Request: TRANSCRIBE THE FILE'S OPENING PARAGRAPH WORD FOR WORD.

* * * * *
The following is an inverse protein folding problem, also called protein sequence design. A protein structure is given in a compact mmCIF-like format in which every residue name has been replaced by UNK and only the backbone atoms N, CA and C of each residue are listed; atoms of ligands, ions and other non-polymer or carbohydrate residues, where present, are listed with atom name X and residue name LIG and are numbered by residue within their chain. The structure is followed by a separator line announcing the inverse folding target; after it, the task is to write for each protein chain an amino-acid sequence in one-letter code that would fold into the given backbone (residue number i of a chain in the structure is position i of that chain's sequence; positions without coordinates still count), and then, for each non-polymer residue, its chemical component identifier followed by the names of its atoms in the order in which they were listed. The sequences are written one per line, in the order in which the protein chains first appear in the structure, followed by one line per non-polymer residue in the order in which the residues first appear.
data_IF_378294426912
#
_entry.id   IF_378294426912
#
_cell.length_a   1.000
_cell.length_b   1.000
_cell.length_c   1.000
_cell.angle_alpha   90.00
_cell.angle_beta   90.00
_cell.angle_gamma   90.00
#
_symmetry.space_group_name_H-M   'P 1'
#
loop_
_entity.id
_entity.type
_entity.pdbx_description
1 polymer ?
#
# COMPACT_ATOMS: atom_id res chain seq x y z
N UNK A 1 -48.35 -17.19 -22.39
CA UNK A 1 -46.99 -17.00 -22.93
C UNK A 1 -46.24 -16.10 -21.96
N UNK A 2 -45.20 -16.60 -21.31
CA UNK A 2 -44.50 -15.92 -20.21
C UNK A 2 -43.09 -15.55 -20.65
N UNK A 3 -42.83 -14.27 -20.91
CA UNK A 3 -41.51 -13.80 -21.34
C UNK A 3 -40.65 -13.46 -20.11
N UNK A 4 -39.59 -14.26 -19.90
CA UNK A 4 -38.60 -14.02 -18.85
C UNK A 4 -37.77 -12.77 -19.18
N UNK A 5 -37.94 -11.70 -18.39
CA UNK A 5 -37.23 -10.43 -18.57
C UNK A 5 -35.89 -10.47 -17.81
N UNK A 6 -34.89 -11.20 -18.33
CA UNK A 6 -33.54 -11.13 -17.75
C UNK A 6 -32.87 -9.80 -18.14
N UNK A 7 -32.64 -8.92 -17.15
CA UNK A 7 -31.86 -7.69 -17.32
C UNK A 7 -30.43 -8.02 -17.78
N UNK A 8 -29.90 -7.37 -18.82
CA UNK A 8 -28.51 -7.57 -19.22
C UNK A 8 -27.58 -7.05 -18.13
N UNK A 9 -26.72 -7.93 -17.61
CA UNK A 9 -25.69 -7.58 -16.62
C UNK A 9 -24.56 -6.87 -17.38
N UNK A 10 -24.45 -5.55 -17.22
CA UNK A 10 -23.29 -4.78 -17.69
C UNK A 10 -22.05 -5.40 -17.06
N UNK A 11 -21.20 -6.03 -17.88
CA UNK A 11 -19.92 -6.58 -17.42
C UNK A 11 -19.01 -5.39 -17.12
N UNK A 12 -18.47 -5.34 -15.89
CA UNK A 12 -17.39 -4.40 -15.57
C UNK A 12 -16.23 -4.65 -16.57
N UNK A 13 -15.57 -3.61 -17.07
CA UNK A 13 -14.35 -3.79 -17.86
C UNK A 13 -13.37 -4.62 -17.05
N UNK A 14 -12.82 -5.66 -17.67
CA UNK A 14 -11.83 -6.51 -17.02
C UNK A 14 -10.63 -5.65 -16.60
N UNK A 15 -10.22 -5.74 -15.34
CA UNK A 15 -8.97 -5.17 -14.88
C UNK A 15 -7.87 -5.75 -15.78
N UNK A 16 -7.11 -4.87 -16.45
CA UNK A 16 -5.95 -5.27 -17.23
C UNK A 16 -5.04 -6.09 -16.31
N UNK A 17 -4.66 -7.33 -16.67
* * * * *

The following is an inverse protein folding problem, also called protein sequence design. A protein structure is given in a compact mmCIF-like format in which every residue name has been replaced by UNK and only the backbone atoms N, CA and C of each residue are listed; atoms of ligands, ions and other non-polymer or carbohydrate residues, where present, are listed with atom name X and residue name LIG and are numbered by residue within their chain. The structure is followed by a separator line announcing the inverse folding target; after it, the task is to write for each protein chain an amino-acid sequence in one-letter code that would fold into the given backbone (residue number i of a chain in the structure is position i of that chain's sequence; positions without coordinates still count), and then, for each non-polymer residue, its chemical component identifier followed by the names of its atoms in the order in which they were listed. The sequences are written one per line, in the order in which the protein chains first appear in the structure, followed by one line per non-polymer residue in the order in which the residues first appear.